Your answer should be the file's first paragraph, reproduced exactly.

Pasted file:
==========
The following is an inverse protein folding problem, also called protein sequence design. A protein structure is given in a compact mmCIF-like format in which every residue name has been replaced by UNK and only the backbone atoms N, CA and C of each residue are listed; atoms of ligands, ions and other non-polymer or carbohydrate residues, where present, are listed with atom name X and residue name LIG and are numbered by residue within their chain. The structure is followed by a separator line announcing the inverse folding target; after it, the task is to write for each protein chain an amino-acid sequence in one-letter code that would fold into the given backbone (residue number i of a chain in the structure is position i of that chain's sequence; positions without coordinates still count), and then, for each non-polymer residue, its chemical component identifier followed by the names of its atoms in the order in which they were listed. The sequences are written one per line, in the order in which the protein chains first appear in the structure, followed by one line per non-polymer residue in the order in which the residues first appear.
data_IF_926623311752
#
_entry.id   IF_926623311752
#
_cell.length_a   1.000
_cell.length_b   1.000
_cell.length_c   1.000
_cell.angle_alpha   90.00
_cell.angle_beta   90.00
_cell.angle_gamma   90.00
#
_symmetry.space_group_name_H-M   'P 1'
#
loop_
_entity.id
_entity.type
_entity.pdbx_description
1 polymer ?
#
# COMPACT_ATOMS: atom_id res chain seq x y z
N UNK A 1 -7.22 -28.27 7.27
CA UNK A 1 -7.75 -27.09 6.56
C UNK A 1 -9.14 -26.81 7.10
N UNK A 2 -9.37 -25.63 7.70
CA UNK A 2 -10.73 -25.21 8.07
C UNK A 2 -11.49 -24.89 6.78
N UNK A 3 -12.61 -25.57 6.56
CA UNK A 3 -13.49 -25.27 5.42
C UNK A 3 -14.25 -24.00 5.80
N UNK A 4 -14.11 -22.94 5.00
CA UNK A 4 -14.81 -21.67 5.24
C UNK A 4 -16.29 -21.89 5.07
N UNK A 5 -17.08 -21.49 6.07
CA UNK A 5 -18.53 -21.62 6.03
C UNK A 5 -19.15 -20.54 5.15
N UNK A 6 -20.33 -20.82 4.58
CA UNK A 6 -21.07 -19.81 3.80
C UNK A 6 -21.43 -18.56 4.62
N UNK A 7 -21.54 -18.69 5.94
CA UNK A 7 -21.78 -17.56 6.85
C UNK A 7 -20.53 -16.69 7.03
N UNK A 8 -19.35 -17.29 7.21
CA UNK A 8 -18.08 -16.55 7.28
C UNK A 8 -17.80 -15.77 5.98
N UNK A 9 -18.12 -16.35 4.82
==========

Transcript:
The following is an inverse protein folding problem, also called protein sequence design. A protein structure is given in a compact mmCIF-like format in which every residue name has been replaced by UNK and only the backbone atoms N, CA and C of each residue are listed; atoms of ligands, ions and other non-polymer or carbohydrate residues, where present, are listed with atom name X and residue name LIG and are numbered by residue within their chain. The structure is followed by a separator line announcing the inverse folding target; after it, the task is to write for each protein chain an amino-acid sequence in one-letter code that would fold into the given backbone (residue number i of a chain in the structure is position i of that chain's sequence; positions without coordinates still count), and then, for each non-polymer residue, its chemical component identifier followed by the names of its atoms in the order in which they were listed. The sequences are written one per line, in the order in which the protein chains first appear in the structure, followed by one line per non-polymer residue in the order in which the residues first appear.